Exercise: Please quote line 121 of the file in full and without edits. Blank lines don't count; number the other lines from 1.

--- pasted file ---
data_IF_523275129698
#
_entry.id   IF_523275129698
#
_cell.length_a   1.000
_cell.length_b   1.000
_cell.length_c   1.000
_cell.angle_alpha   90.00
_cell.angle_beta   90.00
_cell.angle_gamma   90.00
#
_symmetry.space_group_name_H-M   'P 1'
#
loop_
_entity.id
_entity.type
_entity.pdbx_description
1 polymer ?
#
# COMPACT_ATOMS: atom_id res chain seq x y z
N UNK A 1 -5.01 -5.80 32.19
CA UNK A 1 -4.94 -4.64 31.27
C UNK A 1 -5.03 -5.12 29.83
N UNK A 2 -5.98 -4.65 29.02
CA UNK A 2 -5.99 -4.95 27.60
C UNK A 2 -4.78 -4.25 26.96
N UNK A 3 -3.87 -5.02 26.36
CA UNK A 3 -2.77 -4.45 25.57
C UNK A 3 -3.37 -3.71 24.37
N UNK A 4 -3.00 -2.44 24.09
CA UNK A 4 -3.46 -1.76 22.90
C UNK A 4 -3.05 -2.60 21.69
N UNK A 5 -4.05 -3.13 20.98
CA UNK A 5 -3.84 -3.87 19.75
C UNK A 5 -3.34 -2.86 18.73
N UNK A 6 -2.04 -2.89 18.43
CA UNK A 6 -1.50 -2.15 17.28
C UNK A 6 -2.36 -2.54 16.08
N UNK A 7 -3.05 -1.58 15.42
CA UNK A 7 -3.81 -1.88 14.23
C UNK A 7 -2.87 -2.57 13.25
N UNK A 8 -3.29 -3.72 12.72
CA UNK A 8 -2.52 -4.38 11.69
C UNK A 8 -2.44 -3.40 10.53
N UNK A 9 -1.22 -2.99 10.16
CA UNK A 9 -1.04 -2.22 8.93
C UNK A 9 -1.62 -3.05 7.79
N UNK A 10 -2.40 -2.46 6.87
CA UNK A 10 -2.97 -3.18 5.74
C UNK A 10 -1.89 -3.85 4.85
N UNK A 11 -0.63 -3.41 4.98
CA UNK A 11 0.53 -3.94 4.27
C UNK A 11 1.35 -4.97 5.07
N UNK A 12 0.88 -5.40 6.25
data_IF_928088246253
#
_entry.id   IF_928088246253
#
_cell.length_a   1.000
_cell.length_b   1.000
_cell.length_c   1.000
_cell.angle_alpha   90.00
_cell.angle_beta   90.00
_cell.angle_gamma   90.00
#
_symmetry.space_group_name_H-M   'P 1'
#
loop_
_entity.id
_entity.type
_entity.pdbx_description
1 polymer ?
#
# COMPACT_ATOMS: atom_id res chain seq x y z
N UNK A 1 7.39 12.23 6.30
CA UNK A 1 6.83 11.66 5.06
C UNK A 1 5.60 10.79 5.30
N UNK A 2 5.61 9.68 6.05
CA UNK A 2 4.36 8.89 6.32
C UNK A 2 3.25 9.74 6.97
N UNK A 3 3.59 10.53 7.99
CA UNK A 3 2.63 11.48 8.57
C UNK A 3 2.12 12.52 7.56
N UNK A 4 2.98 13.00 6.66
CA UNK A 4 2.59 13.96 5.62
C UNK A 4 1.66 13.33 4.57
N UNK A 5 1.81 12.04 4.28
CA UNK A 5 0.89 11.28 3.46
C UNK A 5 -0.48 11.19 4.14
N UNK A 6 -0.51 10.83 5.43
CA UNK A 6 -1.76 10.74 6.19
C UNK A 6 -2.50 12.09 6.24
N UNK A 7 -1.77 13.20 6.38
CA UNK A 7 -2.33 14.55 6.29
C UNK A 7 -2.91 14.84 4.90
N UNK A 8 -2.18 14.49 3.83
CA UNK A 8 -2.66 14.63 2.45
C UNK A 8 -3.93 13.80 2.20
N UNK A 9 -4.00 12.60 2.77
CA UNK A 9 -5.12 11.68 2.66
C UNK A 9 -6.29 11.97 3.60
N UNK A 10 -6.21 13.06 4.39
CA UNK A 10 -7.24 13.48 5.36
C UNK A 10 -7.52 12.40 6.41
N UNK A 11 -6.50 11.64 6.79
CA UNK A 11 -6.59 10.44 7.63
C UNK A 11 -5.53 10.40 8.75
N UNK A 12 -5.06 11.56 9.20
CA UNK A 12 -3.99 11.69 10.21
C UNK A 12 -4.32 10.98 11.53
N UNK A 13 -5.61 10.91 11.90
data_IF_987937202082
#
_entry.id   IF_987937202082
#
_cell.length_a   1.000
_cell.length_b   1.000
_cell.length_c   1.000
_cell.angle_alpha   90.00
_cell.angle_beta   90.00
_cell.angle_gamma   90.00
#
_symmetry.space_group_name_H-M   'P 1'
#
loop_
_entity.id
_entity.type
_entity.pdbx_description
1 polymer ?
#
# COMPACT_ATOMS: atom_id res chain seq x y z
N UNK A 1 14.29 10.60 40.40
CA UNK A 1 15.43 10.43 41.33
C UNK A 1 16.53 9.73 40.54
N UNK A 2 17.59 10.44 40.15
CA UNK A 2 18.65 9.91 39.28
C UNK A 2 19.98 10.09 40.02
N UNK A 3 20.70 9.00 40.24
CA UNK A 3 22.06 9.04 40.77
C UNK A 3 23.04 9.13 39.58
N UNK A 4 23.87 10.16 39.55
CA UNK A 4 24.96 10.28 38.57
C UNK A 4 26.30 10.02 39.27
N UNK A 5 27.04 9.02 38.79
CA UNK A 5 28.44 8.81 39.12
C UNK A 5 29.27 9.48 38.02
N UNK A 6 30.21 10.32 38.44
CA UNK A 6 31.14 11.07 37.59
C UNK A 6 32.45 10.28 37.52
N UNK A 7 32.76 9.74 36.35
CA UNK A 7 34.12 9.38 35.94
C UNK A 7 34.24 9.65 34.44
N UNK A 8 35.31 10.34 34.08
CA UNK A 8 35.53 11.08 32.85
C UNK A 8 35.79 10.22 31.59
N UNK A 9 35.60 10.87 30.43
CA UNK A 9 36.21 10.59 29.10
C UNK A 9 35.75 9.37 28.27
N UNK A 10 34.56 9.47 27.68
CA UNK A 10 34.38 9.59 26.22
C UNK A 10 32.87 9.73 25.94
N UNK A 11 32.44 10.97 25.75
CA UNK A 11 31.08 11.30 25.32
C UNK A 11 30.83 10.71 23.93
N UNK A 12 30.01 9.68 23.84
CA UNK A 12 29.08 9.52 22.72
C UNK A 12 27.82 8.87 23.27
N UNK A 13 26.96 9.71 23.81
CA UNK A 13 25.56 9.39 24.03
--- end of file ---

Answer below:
_cell.angle_gamma   90.00